AM I MAKING TOXIC WASTE??

Discussion in 'Soap Making' started by Anita Martin, Jun 28, 2008.

  1. Anita Martin

    Anita Martin Senior Member

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    I'm in the middle of a batch of soap....I beat for 15 minutes, and now I am resting for 5. This is my first all goat milk attemp. :/ I mixed the lye and milk slowly, and then stuck a frozen cooler icer thing in it when it began to turn orange. It cooled fairly fast...compared to water anyway. I got my oils to the right temp. and then combined them. The mess in the pan is a pumpkin orange color, and I can smell amonia fumes. This is the first time I have ever smelled amonia while making soap...this is my fourth batch. Am I making a nasty mess that will never be fit for use as soap? If so, I'm gonna throw the whole thing out while I am ahead instead of wasting 45 more minutes stirrring the batch...yes, I am using a hand blender. :help
    Thanks,
    Anita
     
  2. Anita Martin

    Anita Martin Senior Member

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    Well, whatever the outcome, it didn't get tossed. While I was on my 5 minute break, begging for help online, my pot of rubbish began to gel up. I still had 18 minutes left...and I managed to line my soap mold, add dried peppermint for texture, and some a lemony/citrusy blend EO that I mixed up. The batch is now darker colored than I wanted it, as I tried to put some in a pot and color it with cinnamon because I couldn't find anything else to cover up the orange with, and returned it to the main batch in the mold. I wanted a nice swirl, but that seemed to have failed...so now, with still 18 minutes left before my batches normally trace, my latest is sitting in it's mold in the oven, curing.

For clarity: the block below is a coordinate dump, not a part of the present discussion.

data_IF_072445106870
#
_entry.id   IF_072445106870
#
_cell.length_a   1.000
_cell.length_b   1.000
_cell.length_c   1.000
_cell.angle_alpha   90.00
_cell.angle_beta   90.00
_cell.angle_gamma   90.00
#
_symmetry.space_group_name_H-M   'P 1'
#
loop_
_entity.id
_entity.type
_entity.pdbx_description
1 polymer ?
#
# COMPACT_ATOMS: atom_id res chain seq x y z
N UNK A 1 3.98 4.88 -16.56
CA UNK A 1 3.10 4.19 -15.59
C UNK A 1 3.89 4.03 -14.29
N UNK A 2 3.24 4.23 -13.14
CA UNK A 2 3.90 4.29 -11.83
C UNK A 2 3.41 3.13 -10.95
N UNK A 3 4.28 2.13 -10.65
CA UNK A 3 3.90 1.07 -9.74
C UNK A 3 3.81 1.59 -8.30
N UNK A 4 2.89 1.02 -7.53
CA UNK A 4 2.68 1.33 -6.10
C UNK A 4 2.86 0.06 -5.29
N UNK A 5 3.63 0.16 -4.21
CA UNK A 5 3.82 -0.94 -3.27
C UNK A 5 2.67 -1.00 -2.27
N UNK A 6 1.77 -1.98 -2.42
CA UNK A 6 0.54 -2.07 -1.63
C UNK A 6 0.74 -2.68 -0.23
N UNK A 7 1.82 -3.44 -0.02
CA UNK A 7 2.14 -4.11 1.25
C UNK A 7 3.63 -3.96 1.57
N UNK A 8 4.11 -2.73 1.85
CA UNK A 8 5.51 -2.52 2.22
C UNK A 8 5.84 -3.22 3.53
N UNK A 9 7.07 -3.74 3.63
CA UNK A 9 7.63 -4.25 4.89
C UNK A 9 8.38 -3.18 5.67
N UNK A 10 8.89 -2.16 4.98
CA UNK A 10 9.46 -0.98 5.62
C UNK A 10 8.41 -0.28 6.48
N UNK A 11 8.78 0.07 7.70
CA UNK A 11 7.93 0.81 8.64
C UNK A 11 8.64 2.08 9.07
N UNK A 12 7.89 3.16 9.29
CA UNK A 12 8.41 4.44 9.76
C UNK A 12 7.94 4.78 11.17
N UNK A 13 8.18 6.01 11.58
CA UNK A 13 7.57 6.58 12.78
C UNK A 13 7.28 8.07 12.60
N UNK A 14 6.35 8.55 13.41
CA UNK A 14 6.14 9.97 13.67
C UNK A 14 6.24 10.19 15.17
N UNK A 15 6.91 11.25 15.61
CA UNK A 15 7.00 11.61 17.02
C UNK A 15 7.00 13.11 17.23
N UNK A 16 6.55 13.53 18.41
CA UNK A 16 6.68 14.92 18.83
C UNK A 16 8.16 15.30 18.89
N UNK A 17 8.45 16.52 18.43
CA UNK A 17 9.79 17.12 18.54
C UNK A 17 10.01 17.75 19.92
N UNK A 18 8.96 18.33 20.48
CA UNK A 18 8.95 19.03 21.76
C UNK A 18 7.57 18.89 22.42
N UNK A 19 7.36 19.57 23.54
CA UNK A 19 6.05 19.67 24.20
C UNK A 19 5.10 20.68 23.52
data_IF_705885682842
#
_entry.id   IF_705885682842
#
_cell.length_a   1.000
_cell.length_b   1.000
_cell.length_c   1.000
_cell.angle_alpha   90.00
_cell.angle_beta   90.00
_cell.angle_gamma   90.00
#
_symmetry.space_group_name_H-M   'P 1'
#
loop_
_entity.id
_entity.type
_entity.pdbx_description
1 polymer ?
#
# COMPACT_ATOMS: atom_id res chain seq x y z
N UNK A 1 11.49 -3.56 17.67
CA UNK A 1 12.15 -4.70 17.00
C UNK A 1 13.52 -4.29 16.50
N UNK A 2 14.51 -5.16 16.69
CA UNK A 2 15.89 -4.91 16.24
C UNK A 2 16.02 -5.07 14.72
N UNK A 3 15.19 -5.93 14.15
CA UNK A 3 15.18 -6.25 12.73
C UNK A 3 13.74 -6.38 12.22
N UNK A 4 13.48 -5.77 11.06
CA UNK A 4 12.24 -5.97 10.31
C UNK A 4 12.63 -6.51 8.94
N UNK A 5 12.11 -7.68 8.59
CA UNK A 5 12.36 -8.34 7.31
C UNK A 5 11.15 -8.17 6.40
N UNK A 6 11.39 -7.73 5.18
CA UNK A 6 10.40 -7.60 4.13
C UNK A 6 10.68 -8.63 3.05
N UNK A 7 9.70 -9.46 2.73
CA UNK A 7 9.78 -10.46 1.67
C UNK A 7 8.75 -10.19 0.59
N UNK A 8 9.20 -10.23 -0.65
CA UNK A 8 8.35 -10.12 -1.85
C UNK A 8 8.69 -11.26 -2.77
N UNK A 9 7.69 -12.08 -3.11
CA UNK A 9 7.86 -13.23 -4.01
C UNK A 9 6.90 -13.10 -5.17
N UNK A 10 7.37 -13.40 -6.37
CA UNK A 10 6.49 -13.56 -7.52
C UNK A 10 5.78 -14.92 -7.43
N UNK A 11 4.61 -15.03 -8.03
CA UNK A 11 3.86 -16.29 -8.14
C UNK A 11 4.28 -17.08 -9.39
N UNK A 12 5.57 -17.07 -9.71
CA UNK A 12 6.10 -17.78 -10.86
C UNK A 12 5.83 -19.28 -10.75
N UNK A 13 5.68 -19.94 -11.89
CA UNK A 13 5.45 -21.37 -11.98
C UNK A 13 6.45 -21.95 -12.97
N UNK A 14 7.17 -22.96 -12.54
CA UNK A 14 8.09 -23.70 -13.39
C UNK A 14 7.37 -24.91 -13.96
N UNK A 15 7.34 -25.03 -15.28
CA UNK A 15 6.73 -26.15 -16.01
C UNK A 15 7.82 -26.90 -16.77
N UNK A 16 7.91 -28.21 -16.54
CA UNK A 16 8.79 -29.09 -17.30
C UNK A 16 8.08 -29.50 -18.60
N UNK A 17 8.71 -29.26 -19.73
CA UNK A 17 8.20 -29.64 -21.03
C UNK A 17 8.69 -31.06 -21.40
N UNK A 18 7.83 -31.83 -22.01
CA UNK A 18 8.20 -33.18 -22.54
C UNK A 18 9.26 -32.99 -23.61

What I am wondering is what is the best way to mix the lye and milk? Does it always turn orange? The soap left in my pan seems to have returned to a cream color. Stirring it with a can cooler did seem to help cool it very fast. My oils were not cooling quite as well, so I put them over the air-conditioner and they cooled down to around 120 fairly fast.

    Thanks for any input.
    Anita
     

  3. MRFBarbara

    MRFBarbara Guest

    Hi Anita,
    Did you use the milk right out of the fridge, could be why it turned orange.. I freeze my goat milk and then add lye, the heat from the lye will melt it and it won't burn the milk proteins.. Your soap is usuable even if you did turn the milk orrange.. and amonia smell is common in soaps and usually goes away in a day or two..
    But it sounds as tho your mix was way too hot if it cooled down to 120 in air conditioning.. I soap at room temp or barely 100 and use frozen goat milk.. try freezing your milk and having your molds lined and ready to go before you mix the soap.
    Each batch of soap will act different and cannot be timed, different oils will react different with different temps and fragrance oils will also react different each and every time depending on oils used, temp of soap etc..
    So next batch, try having additives, molds, and fragrance measured out and ready to go.. Have milk frozen and broken up in chunks to add lye to and try to melt solid oils slowly and keep temp under 100...Add all together and stick blend... What recipe were you using, post it so I can look at it and run thru lye calculator..
    Barbara
     
  4. Kalne

    Kalne New Member

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    When I do all milk I freeze my milk in ice cubes so it does not turn orange at all. I just sprinkle the lye on top then stir while it all melts down.

    I don't know why you would have to mix for so long though. Esp. with a hand blender. Most of mine are ready in 5-10 minutes.
     
  5. Anita Martin

    Anita Martin Senior Member

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    What a great idea! I had thought of that, but since I bought some books, and they told me another way.. I thought I could not do it! Phew! what a relief! The one I am thinking of is Casey Makela's book "Milk Based Soaps". She says to fill the sink with ice and put your pot of milk and lye into the ice water in the sink. My freezer can't make that much ice and so i took the short cut of using a frozen can cooler to swirl around in the milk. Next time I'll use frozen milk or milk cubes for sure. The amonia scent seems to have gone and I can smell the EO's so it's possibly okay....despite the odd color for a citrus soap.
     
  6. Sondra

    Sondra New Member

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    yep always freeze your milk and pour your lye in very slowly as the milk melts.
     
  7. Anita Martin

    Anita Martin Senior Member